Aviation safety

WHILE the global community was left baffled with the recent airline disasters, Fiji should not take second chances.

That was the call made by former acting director Civil Aviation Joeli Koroikata before the Parliamentary Select Committee on Foreign Affairs and Defence in Suva yesterday.

In his submission, Mr Koroikata showed his support towards Fiji’s intention to ratify the Montreal Convention 1999 to ensure the safety of those travelling by air with the country’s airlines.

He said Fiji was a member of the International Civil Aviation Organisation and to comply with international standards, it’s required to ratify conventions critical to support the safe, secure and efficient operations of aviation in Fiji.

Mr Koroikata said when the convention was ratified, the implication on an individual traveller would be reflected on the better protection one had in terms of liability coverage on carriers in respect of death or injury and destruction or loss of, or damage to baggage and for delay in local and international travels.

“As an international industry, aviation involves trans-boundary operations of airlines from one country to another. In doing so, Fiji must make sure it complied with standards required not only in the national law, but importantly in accordance with international standards.”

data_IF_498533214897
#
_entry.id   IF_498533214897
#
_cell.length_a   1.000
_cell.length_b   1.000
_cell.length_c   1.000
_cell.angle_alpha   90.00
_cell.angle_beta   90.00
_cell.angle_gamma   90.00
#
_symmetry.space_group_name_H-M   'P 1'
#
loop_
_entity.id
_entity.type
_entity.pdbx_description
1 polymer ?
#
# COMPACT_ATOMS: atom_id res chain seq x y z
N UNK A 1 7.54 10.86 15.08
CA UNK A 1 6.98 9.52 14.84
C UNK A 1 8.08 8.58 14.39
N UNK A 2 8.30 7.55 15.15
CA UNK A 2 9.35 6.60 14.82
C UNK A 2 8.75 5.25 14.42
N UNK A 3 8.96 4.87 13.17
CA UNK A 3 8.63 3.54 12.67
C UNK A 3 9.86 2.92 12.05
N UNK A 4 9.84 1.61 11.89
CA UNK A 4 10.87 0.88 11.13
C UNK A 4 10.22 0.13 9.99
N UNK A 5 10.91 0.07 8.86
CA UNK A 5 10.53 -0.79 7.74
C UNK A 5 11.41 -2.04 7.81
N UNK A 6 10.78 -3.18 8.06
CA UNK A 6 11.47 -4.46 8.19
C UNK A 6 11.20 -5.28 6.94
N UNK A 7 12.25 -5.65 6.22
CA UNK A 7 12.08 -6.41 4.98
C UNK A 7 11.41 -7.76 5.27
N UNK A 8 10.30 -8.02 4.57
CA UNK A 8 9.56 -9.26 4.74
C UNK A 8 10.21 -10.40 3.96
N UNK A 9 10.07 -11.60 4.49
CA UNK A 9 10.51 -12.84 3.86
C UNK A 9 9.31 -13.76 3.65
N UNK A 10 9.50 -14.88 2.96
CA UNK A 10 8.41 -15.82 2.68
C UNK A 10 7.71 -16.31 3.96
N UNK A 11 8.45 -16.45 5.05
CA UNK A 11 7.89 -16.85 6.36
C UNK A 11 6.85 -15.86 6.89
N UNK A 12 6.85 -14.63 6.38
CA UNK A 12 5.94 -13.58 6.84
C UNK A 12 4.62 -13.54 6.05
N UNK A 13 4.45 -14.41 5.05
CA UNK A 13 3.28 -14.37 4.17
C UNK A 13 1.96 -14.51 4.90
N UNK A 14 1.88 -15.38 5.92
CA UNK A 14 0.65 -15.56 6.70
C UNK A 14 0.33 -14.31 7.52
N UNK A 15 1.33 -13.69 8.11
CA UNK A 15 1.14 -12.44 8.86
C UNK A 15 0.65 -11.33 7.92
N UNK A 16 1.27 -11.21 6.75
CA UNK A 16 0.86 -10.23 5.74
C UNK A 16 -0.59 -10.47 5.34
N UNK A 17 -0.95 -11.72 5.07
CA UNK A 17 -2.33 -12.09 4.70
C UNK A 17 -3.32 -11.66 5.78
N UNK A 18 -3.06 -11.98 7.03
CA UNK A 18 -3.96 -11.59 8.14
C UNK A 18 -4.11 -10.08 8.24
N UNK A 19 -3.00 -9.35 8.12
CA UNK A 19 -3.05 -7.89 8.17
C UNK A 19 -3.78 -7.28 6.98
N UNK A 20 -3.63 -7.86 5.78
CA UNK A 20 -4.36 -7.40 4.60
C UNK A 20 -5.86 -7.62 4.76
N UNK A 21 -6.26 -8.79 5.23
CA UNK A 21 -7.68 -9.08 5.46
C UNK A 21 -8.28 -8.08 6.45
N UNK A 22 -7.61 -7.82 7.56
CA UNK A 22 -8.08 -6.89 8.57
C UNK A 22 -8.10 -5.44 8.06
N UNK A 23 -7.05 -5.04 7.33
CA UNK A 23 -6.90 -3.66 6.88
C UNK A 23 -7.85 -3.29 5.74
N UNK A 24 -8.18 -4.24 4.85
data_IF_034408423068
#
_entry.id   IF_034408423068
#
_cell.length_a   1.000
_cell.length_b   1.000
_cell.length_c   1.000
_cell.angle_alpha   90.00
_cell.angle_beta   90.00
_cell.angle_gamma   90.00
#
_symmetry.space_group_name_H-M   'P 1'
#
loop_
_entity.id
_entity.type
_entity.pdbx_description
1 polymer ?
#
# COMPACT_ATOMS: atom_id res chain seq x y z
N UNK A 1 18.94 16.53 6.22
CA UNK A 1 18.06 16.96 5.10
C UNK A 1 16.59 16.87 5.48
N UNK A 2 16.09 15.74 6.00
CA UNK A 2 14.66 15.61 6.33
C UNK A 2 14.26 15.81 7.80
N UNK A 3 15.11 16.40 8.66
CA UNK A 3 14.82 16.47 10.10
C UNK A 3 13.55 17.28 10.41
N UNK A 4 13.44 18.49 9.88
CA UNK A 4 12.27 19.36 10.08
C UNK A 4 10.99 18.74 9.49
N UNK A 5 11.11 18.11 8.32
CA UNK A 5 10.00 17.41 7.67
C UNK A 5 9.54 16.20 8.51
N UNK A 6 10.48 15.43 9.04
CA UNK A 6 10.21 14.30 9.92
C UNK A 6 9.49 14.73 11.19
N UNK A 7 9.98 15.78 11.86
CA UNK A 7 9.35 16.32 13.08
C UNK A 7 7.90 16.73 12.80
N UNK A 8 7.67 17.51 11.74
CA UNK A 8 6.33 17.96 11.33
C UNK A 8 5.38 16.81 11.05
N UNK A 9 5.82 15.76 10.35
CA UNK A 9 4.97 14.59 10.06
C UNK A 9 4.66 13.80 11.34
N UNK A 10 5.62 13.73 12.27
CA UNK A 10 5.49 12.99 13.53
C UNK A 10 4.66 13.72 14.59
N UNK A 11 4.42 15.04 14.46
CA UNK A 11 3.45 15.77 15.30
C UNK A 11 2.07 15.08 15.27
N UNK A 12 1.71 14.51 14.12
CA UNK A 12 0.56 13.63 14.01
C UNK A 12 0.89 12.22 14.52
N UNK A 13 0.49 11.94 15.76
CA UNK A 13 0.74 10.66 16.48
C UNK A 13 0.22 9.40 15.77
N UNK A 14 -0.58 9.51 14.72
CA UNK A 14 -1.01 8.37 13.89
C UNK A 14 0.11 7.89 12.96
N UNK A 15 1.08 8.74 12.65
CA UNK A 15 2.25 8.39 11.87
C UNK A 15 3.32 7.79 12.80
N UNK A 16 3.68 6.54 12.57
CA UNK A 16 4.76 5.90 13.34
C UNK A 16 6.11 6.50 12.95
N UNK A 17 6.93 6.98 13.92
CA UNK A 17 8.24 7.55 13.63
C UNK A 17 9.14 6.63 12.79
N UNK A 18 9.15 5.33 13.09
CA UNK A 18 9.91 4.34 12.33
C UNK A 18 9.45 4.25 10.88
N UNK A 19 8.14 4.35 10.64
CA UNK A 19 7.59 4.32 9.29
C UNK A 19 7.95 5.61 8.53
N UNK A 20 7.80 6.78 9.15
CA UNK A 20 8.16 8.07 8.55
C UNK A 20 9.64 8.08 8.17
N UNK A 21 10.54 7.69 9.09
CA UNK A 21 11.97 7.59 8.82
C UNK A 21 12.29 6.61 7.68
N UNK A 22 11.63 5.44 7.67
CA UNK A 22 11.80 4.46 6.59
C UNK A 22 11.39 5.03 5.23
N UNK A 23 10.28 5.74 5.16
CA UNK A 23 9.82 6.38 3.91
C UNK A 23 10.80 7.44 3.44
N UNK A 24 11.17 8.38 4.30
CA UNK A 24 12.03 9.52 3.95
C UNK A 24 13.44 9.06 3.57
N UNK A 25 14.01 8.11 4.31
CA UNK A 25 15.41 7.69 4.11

Mr Koroikata said there was a risk of foreign airlines pulling out if Fiji did not comply with international standards required to ratify important conventions and treaties critical for safe and secure operation of aviation.

“Understanding the important role aviation play in facilitating tourism, travellers to our shores or within prefer to fly in an airline which is safe, secure and indemnified.”

Mr Koroikata said the ratification of the convention would allow harmonisation of liability coverage to be based on internationally-recognised special drawing rights

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